Some lawyers do great things. For example, they clear the innocent. Or they fight for civil rights. These good souls are not motivated by money but justice. Ariana Tadler is not one of the noble lawyers but instead belongs to the useless class. She sits as one of the five partners on the Executive Committee at plaintiffs firm Milberg LLP in New York, and plots to find cases which she can use as a vehicle to earn attorneys' fees. Sometimes the cases may appear to be in "the public interest" but often they're more accurately characterized as money-grubbing exercises.
Take for example the so-called false labeling case which Ariana Tadler and Milberg LLP brought against Frito-Lay. The chip maker had stamped "all natural" on its product bags, and apparently some of the salty treats may have had GMO corn. Oh, my! Well, Ariana swooped in like supergirl with her class action lawsuit, and after five years of litigation has reached a settlement with the perceived villain to rescue aggrieved consumers from this horrible wrong as reported by Law360: "Frito-Lay has removed claims that the products are made with all-natural ingredients and has agreed not to label them as 'all natural' as long as they include GMO ingredients." But the consumers could not have been too injured by the earlier labeling because the class does not get a single penny even as Ariana and her lawyer friends score $2.1 million in attorneys' fees and expenses. Now there's a real social justice warrior in action for you!
Maybe Ariana Tadler is not capable of anything more than useless work. After all, she's not the brightest bulb, and seemingly a tad clueless. Heck, she once worked alongside racketeers and -- shock -- the poor girl didn't even know it! In 1997 Ariana Tadler had joined Milberg LLP in its prior incarnation, and in 2006 the law firm was indicted by federal prosecutors for an alleged decades-long scheme in which serial plaintiffs were illegally paid kickbacks out of the attorneys' fees for filing their lawsuits. Several heavy-weight partners including firm founder Mel Weiss were convicted on racketeering conspiracy for their roles and sent to prison, and the firm itself settled the criminal case by paying a $75 million fine and hiring a compliance monitor for two years according to a Department of Justice press release: "the settlement with Milberg reflects the seriousness of what was probably the longest-running scheme ever conducted by a law firm," said United States Attorney Thomas P. O’Brien, and "the monetary payment will punish the firm for allowing this conduct to occur."
At the time of the June 2008 settlement between Milberg and the feds Sanford Dumain said: "We can now say to courts and clients that we are not a firm under indictment," and "we needed an understanding from the government that no one currently at the firm had any knowledge of the wrongdoing." Similarly, speaking on the integrity of the remaining partners at Milberg, Ariana Tadler stated: "The lawyers that stayed were not implicated or involved in the indictment, and we are going to work just as aggressively as we always have to do the best for our clients."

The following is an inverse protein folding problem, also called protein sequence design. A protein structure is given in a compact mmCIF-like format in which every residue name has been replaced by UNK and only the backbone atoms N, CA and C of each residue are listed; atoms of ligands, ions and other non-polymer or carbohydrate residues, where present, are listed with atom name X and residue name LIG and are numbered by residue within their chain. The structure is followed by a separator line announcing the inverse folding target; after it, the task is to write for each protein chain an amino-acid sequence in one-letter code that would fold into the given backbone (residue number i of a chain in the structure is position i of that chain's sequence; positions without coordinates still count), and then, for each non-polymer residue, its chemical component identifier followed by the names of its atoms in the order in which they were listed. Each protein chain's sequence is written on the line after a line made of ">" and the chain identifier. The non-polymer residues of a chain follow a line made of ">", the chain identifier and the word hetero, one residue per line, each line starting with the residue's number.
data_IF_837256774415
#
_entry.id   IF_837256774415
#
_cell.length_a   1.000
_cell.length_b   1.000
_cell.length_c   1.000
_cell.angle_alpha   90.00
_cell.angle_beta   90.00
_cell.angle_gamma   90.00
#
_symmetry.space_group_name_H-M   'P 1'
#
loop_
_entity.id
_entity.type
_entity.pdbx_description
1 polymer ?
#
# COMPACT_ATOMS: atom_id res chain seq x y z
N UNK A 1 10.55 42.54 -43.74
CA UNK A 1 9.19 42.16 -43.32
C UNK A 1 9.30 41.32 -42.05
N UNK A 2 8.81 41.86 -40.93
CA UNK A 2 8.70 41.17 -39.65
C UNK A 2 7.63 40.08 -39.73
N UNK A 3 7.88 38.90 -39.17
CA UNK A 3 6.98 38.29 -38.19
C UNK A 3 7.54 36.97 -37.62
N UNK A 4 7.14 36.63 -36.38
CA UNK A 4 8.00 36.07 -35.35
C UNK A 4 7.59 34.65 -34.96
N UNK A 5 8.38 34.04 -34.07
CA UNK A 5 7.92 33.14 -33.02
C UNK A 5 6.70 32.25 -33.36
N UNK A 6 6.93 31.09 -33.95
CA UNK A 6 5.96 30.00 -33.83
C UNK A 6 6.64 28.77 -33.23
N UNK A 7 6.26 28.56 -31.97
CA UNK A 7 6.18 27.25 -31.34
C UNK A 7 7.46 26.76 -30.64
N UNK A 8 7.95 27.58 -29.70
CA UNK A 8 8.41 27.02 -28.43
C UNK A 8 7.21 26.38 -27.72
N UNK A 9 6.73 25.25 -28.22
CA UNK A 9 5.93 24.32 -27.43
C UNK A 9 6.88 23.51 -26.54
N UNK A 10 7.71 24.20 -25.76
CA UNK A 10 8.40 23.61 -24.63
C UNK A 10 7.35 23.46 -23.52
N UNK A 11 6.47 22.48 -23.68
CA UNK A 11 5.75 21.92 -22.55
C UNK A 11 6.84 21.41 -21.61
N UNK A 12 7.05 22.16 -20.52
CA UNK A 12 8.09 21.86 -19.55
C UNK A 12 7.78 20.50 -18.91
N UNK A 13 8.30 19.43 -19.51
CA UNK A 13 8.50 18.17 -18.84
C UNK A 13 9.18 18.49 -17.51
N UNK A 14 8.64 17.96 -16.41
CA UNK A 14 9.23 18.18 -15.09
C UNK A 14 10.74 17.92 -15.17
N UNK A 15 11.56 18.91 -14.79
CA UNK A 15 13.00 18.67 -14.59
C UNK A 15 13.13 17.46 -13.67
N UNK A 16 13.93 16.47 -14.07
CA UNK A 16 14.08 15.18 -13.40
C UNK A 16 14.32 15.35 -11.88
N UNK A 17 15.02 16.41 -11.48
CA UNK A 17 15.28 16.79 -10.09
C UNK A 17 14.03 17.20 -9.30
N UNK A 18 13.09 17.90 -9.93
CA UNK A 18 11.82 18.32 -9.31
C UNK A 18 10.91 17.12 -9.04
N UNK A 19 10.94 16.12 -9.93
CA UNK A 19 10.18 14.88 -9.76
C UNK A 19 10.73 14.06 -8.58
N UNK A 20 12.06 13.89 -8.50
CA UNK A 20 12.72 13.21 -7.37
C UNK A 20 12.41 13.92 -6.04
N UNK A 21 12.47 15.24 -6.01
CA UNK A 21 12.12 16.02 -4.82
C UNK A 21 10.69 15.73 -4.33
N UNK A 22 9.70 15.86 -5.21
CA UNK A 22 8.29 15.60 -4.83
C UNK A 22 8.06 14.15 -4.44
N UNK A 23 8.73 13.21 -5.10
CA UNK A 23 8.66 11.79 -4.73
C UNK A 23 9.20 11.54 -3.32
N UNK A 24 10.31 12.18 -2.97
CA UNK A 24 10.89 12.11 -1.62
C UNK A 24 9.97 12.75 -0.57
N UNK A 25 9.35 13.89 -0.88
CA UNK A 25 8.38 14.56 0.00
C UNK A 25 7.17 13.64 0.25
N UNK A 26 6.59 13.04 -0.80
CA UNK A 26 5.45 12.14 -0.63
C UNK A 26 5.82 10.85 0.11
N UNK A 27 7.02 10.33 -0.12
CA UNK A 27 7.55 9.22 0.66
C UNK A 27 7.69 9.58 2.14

And yet notwithstanding their innocence the question still begged is whether some of those remaining partners had suspicions about the scheme prior to the indictment and what, if any, steps they took to address the problem. After all, what did they think was happening when the same individuals repeatedly were serving as plaintiffs in dozens of lawsuits? The federal investigation into Milberg Weiss commenced in 1999 -- two years after Ariana Tadler gained employment there -- but unflattering press about "professional plaintiffs" had been written about the firm going back to 1992 as reported by Peter Elkind for Fortune magazine. Indeed, in 1995, Congress enacted the Private Securities Litigation Reform Act specifically for the purpose of curbing the abuses for which Milberg and several of its partners were indicted, and surely this legislation raised a red flag even among the innocents at the firm. After all, isn't the specialty of the lawyers at Milberg to root out such things? Maybe some of these lawyers should find another line of work after missing the crimes that apparently were occurring for decades right under their proverbial noses. And what then was the need for federal prosecutors to install a compliance monitor at Milberg? Perhaps operating under the trust-but-verify principle. So Ariana Tadler was innocent but what does her ignorance say about her capabilities? It's a fair question. I can just hear her hypothetical response: "If I have one fault, it's that I trust too much."
Milberg Weiss has been the subject of controversy beyond its use of professional plaintiffs. For example, in 1999 a federal jury found that Milberg Weiss "had abused the legal process to discredit" the reputation of consulting firm Lexecon Inc., and awarded the injured company $45 million in compensatory damages as reported by Melody Peterson for The New York Times:
Before the jury could decide whether punitive damages should be added to that amount, the two sides talked through the night, reaching the $50 million settlement yesterday morning. The settlement takes the place of the $45 million jury verdict. ''The biggest and most powerful class-action plaintiff's firm was found liable for abuse of process,'' said Alan N. Salpeter, a lawyer at Mayer, Brown & Platt in Chicago, which represents Lexecon. ''This sends a message that lawyers should not abuse the law.''